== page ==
Depression

Depression is more common than many of us realize, affecting up to 10% of the population.  We all feel blue or down sometimes, for days or a few weeks at a time.  We feel grief at the loss of someone close to us, and mourning is normal and natural.  Disappointment over losing out on a job we wanted or feeling awful after the end of a relationship are painful and completely normal feelings.  Clinical depression is different. Depression is the experience of low mood, lack of interest in activities once enjoyed, isolating, poor focus and concentration, etc., over an extended period of time.

When Does It Make Sense To Get Help With Depression?

Depression looks different in different people, but you should consider seeking help if you experience the symptoms below.  Some report feeling irritable, impatient, angry and/or feeling like crying often, while others report feeling emotionally blunted or ‘numb.’. Some might find it hard to sleep, or they sleep too much. Some find they eat or drink to excess, while others say they have no appetite.  In adults, men and women may both report low libido.  Children may report feeling sick and frequently ask to stay home from school.  The moody feeling and the symptoms can persist for weeks, months or even years at a time. Seeking help makes sense whenever the symptoms of depression make you feel like you just aren’t yourself anymore, or facing your life everyday just leaves you feeling flat or empty.   (Get help right away if you are having thoughts of hurting yourself or others, by calling 911).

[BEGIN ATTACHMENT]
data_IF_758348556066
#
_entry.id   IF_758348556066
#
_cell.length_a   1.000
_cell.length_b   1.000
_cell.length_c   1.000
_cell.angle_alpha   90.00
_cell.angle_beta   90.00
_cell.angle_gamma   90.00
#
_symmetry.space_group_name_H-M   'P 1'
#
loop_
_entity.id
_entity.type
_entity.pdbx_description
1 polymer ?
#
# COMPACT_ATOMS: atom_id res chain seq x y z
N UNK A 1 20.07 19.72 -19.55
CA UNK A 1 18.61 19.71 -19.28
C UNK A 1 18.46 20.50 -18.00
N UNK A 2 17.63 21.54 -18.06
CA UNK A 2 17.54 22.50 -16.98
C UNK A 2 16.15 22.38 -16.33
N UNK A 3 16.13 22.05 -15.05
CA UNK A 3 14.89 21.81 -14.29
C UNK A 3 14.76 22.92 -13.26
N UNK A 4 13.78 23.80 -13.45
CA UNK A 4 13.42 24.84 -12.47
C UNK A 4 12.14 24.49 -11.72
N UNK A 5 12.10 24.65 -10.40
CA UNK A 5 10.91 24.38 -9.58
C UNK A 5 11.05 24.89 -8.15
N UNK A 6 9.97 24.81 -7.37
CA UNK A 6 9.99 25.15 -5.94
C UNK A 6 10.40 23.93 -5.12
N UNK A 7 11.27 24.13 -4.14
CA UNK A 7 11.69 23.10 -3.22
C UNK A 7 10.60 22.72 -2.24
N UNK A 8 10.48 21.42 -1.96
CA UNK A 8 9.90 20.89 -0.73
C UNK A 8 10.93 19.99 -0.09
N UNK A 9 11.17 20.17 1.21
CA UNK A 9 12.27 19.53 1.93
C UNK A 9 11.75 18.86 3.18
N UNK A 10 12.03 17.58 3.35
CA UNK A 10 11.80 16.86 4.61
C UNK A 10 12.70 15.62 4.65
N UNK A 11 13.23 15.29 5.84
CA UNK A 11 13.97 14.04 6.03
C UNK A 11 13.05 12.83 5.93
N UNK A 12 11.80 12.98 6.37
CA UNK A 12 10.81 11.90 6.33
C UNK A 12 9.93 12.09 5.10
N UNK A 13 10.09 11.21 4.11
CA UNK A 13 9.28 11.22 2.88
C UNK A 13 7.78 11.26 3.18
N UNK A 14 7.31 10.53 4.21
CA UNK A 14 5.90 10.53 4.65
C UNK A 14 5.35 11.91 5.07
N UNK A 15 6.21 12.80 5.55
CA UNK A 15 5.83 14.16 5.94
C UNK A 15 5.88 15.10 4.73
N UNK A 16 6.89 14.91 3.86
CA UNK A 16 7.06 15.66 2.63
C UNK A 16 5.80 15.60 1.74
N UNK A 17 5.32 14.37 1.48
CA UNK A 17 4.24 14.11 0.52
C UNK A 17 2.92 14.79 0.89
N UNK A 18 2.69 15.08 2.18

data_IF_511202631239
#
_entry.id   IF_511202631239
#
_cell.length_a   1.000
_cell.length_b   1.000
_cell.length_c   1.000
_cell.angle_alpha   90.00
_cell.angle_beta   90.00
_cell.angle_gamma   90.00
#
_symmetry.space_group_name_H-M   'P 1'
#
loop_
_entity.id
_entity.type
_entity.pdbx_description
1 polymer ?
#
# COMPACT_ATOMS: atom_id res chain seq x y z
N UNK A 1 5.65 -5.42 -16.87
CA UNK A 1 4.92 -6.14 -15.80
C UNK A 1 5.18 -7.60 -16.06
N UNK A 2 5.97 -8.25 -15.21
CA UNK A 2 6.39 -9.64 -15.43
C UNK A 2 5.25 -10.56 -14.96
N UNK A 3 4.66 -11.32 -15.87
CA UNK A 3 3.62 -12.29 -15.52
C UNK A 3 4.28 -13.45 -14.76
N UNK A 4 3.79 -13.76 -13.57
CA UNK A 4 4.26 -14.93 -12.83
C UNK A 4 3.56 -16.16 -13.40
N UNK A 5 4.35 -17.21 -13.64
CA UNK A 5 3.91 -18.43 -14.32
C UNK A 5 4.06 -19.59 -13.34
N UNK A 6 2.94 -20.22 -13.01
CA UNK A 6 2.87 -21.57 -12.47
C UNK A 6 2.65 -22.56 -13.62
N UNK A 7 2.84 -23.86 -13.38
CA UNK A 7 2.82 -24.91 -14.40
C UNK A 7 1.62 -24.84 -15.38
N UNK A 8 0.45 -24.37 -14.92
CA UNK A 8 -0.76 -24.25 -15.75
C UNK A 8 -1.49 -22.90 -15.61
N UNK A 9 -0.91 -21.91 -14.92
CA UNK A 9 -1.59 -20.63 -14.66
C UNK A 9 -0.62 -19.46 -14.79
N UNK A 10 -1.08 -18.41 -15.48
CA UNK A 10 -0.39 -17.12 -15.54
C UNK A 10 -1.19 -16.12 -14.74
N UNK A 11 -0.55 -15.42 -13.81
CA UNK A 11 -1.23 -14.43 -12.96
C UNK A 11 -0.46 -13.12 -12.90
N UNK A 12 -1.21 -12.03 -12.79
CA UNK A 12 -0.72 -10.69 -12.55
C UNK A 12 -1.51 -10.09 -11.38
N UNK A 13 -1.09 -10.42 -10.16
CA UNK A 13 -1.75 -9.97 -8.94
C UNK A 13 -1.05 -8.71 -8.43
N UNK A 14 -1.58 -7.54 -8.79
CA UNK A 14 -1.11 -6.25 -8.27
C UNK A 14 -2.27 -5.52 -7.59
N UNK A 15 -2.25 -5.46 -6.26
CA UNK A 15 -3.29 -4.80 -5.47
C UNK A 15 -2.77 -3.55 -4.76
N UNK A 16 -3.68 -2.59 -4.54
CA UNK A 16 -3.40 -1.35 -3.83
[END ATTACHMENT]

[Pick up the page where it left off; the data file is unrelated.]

Good News:

Talk therapy, specifically Cognitive Behavioural Therapy (CBT), has been proven to be very effective in treating Depression. For some, when talk therapy is combined with appropriate medication by a physician, the outcome can be even more beneficial than either talk therapy or medication alone. Each person is different, and no single solution works the same for everyone.

The Next Step On The Path To Feeling Better Is To Get Help:

You don’t have to keep feeling like this.  Please Contact Us today for a 15 minute phone consultation at no charge

For more information on Depressive Disorders, please check out the website for the Canadian Mental Health Assocication (CMHA)